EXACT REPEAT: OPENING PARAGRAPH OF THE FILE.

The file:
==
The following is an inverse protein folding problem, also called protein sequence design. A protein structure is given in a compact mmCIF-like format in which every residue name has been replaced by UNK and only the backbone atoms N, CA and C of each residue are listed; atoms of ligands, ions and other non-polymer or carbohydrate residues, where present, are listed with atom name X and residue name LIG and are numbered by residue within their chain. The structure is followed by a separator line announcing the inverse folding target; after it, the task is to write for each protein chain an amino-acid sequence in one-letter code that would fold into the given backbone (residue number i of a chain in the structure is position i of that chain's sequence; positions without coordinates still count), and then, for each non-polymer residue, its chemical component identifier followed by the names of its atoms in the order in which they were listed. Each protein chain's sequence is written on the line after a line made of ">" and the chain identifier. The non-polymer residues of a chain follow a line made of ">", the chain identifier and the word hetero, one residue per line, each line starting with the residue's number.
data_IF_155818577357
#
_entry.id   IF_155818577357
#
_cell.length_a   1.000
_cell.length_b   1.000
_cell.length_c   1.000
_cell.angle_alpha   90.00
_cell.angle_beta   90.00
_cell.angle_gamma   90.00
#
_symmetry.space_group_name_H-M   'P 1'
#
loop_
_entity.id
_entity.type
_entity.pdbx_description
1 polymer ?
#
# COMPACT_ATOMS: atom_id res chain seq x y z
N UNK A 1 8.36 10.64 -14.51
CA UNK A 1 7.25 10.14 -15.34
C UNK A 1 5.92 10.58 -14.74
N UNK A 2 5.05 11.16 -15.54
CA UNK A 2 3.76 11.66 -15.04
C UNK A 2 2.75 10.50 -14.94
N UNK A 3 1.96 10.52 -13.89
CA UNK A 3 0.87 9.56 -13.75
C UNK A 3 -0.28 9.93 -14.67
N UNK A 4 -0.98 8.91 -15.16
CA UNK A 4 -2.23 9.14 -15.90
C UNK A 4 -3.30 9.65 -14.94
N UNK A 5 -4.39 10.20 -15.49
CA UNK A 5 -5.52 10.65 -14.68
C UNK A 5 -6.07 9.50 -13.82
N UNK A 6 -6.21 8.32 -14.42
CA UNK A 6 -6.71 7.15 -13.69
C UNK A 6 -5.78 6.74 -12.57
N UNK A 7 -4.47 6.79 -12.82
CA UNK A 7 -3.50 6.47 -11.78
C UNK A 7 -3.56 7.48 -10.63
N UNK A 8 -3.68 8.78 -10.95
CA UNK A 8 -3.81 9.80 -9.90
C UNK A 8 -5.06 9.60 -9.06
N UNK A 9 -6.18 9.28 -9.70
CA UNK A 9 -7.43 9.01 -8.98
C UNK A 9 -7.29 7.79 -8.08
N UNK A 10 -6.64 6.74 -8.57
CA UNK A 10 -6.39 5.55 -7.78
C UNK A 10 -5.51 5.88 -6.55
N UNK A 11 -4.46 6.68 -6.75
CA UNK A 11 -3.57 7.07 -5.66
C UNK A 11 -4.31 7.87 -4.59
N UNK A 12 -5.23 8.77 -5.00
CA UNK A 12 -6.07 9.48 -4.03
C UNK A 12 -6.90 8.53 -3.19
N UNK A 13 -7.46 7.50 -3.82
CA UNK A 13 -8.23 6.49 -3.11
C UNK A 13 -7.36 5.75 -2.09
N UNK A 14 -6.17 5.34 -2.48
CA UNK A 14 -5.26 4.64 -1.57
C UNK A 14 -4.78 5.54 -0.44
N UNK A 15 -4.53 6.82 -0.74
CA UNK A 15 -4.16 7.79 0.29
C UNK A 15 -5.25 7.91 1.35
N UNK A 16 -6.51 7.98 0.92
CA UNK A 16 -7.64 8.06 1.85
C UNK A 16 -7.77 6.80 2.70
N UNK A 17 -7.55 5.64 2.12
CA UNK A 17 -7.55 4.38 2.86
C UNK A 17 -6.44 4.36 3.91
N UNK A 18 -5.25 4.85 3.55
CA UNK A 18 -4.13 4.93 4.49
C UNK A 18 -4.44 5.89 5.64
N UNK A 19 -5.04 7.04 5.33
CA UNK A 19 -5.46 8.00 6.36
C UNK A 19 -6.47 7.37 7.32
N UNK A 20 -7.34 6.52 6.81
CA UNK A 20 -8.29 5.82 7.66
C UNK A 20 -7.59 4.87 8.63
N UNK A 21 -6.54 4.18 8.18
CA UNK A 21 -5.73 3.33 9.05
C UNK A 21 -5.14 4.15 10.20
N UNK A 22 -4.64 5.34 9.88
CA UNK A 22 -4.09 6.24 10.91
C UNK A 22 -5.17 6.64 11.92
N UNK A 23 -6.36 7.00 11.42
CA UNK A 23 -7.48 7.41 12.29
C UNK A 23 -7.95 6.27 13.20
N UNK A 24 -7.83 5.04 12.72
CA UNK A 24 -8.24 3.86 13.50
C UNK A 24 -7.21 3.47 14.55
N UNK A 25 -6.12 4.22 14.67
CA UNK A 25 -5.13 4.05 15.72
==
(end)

The following is an inverse protein folding problem, also called protein sequence design. A protein structure is given in a compact mmCIF-like format in which every residue name has been replaced by UNK and only the backbone atoms N, CA and C of each residue are listed; atoms of ligands, ions and other non-polymer or carbohydrate residues, where present, are listed with atom name X and residue name LIG and are numbered by residue within their chain. The structure is followed by a separator line announcing the inverse folding target; after it, the task is to write for each protein chain an amino-acid sequence in one-letter code that would fold into the given backbone (residue number i of a chain in the structure is position i of that chain's sequence; positions without coordinates still count), and then, for each non-polymer residue, its chemical component identifier followed by the names of its atoms in the order in which they were listed. Each protein chain's sequence is written on the line after a line made of ">" and the chain identifier. The non-polymer residues of a chain follow a line made of ">", the chain identifier and the word hetero, one residue per line, each line starting with the residue's number.